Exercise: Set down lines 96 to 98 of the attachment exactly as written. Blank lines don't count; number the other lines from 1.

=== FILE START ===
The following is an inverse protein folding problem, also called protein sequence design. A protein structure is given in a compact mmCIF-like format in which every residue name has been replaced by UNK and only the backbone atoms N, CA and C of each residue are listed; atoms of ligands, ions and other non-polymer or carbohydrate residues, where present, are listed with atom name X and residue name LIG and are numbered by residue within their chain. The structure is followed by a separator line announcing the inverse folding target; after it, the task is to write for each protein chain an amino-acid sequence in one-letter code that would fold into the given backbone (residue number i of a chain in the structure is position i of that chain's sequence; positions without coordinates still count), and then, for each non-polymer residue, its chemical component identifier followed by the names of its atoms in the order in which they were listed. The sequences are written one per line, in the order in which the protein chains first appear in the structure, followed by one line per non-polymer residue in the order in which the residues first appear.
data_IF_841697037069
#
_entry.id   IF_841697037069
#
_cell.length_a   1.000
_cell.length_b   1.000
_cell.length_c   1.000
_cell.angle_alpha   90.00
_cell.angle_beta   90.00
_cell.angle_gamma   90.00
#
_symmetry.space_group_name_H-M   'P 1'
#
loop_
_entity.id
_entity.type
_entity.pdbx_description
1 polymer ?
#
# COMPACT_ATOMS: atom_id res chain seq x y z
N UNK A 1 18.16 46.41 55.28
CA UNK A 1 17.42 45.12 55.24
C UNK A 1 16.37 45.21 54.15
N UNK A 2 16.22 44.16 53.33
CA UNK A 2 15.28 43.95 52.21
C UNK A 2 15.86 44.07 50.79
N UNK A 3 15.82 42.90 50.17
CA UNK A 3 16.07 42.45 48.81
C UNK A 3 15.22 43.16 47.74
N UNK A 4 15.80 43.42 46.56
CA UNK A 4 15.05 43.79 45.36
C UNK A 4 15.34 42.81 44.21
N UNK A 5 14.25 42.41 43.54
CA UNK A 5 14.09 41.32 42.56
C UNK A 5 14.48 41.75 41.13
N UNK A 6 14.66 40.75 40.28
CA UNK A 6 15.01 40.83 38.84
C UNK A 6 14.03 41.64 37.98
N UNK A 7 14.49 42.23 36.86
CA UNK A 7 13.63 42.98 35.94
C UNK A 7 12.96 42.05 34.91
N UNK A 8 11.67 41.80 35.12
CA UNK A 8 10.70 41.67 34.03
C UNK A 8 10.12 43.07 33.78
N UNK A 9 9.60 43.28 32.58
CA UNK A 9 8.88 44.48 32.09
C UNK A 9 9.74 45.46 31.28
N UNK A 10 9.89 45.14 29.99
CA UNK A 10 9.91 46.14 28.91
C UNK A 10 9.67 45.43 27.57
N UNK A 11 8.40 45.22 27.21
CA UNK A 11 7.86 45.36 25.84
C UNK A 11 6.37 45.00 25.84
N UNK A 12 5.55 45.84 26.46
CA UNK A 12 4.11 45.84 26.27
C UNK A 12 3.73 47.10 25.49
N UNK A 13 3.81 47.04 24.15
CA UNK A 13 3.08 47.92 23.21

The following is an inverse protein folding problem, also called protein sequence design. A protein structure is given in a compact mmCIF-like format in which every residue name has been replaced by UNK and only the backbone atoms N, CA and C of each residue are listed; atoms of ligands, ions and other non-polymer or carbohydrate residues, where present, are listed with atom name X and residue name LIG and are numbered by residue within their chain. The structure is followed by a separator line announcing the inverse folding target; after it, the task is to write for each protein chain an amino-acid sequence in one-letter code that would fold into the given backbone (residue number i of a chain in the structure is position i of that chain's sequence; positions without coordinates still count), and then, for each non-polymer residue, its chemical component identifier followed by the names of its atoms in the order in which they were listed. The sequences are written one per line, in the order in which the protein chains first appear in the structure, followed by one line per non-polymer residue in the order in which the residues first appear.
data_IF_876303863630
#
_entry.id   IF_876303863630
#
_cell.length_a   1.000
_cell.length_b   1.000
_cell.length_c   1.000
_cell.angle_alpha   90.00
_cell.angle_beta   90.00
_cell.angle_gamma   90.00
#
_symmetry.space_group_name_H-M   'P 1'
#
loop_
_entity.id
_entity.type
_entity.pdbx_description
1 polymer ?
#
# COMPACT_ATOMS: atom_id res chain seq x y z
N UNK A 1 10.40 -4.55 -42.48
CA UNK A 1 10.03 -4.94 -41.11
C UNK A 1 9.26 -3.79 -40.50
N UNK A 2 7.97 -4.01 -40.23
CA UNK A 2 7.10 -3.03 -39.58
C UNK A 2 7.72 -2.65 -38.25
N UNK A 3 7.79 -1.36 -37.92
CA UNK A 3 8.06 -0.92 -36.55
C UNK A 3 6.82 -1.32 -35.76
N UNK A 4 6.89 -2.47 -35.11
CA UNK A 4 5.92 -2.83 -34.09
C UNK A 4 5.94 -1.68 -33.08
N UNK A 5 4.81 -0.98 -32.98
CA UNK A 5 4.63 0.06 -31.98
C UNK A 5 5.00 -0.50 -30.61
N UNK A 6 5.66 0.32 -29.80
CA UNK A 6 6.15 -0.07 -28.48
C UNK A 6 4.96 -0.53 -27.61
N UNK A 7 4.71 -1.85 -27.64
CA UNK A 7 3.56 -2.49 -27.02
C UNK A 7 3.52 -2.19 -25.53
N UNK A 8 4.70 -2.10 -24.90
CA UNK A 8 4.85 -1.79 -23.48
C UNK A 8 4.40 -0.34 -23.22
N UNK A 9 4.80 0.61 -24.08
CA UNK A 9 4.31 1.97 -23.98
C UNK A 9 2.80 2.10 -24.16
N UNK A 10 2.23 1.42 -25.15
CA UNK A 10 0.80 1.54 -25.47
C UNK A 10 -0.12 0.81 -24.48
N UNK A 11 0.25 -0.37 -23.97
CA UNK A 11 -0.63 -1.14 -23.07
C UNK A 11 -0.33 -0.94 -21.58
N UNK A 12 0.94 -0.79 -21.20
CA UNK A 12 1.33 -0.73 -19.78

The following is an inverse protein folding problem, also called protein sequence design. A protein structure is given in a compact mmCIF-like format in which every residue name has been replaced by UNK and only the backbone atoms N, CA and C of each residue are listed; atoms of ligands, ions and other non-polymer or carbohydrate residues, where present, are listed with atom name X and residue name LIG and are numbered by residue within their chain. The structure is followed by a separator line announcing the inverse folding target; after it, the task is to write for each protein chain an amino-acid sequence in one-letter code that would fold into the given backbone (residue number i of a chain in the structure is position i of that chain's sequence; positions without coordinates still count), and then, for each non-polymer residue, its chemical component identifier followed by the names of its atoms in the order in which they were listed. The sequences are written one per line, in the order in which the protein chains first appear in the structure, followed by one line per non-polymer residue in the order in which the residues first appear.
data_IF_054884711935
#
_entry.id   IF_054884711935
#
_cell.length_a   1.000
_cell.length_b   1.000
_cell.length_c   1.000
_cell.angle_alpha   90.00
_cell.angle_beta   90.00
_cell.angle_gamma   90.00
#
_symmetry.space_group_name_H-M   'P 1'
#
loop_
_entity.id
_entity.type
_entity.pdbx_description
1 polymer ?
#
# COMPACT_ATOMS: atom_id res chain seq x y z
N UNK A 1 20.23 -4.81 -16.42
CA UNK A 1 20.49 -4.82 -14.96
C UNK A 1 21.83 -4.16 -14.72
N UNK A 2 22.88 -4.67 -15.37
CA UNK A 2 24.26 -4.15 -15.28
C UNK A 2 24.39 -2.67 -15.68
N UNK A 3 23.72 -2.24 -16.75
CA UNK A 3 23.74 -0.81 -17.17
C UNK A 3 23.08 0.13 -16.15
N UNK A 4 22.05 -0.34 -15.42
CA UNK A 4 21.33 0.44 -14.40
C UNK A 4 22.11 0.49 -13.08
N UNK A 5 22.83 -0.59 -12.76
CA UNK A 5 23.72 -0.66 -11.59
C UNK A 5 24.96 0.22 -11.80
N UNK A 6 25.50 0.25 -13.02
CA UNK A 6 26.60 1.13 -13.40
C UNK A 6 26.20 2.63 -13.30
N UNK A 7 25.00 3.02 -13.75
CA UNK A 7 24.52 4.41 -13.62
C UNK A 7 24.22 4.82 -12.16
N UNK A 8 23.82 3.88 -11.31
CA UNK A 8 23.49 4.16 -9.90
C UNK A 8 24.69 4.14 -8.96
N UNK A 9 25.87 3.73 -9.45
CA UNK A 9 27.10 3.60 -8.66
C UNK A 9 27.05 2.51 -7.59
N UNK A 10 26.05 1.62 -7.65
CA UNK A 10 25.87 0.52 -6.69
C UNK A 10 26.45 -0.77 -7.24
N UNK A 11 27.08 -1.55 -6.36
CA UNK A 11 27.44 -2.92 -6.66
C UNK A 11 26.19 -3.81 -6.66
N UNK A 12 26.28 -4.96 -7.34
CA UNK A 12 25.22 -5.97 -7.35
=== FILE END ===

N UNK A 6 5.66 0.32 -29.80
CA UNK A 6 6.15 -0.07 -28.48
C UNK A 6 4.96 -0.53 -27.61